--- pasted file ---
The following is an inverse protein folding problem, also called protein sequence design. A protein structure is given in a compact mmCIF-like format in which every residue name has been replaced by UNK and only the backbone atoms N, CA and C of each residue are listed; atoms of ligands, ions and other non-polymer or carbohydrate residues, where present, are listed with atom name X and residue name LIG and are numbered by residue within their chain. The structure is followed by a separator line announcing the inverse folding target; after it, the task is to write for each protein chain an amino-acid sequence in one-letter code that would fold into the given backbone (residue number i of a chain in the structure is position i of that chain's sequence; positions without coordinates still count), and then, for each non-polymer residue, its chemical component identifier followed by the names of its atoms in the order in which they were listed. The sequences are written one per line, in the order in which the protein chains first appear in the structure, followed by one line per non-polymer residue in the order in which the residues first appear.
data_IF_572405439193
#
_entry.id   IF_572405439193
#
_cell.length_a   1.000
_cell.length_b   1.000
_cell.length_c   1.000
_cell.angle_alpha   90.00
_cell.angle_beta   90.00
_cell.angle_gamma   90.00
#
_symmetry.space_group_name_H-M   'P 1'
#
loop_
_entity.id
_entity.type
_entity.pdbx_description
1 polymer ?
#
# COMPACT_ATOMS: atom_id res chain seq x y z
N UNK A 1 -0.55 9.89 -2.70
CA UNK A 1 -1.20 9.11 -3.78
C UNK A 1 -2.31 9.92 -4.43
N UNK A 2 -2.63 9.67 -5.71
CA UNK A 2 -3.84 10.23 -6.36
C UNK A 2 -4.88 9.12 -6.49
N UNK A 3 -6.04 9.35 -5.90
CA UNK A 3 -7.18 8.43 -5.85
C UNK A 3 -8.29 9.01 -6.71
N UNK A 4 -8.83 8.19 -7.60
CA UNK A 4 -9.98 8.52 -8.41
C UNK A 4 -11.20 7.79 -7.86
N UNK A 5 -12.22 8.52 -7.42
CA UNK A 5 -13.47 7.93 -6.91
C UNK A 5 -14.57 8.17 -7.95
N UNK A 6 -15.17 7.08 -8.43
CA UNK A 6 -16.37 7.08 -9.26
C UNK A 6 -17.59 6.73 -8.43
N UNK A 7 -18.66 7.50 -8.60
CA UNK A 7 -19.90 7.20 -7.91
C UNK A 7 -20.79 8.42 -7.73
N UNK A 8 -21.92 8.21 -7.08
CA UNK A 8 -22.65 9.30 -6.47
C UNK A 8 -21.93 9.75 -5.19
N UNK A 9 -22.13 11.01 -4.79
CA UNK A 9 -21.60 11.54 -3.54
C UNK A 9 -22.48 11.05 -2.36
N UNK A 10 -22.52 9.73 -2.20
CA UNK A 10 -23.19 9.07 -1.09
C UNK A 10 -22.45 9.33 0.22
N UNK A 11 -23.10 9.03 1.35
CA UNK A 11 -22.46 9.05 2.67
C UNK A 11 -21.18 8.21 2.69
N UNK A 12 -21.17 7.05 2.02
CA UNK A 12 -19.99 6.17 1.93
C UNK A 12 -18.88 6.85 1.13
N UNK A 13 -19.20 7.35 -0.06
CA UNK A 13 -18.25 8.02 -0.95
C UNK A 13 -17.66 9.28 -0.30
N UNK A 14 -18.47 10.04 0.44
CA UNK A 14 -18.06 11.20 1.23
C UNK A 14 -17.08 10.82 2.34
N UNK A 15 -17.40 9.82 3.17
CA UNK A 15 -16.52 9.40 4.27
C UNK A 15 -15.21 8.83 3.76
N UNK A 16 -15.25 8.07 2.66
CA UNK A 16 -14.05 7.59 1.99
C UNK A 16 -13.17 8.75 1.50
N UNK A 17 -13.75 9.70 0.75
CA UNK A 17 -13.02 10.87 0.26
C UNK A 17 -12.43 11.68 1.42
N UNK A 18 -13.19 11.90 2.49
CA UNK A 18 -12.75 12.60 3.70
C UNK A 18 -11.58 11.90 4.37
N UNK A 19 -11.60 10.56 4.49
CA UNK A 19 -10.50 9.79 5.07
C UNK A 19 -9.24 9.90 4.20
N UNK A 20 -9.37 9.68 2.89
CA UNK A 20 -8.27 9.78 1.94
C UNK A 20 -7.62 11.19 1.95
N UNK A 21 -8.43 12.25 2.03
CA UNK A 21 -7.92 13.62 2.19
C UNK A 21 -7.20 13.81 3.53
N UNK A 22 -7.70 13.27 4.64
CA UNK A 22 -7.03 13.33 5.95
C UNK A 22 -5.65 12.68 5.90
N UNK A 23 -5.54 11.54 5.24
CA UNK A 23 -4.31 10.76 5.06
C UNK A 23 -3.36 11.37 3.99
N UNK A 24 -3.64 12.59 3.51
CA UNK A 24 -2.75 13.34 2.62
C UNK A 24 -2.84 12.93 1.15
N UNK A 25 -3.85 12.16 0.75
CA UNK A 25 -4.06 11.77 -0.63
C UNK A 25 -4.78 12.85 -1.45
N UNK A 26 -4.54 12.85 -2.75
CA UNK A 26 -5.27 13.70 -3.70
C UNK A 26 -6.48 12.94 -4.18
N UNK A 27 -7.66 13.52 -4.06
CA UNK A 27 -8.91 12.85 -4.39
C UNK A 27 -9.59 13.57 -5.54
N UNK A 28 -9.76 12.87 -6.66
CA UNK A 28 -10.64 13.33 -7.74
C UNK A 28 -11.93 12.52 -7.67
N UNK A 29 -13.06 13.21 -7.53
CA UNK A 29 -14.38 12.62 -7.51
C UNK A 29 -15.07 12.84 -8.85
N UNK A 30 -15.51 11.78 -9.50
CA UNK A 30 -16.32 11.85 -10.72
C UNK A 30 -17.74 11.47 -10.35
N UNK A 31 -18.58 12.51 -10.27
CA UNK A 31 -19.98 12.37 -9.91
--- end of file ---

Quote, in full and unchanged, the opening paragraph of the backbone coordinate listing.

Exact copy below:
The following is an inverse protein folding problem, also called protein sequence design. A protein structure is given in a compact mmCIF-like format in which every residue name has been replaced by UNK and only the backbone atoms N, CA and C of each residue are listed; atoms of ligands, ions and other non-polymer or carbohydrate residues, where present, are listed with atom name X and residue name LIG and are numbered by residue within their chain. The structure is followed by a separator line announcing the inverse folding target; after it, the task is to write for each protein chain an amino-acid sequence in one-letter code that would fold into the given backbone (residue number i of a chain in the structure is position i of that chain's sequence; positions without coordinates still count), and then, for each non-polymer residue, its chemical component identifier followed by the names of its atoms in the order in which they were listed. The sequences are written one per line, in the order in which the protein chains first appear in the structure, followed by one line per non-polymer residue in the order in which the residues first appear.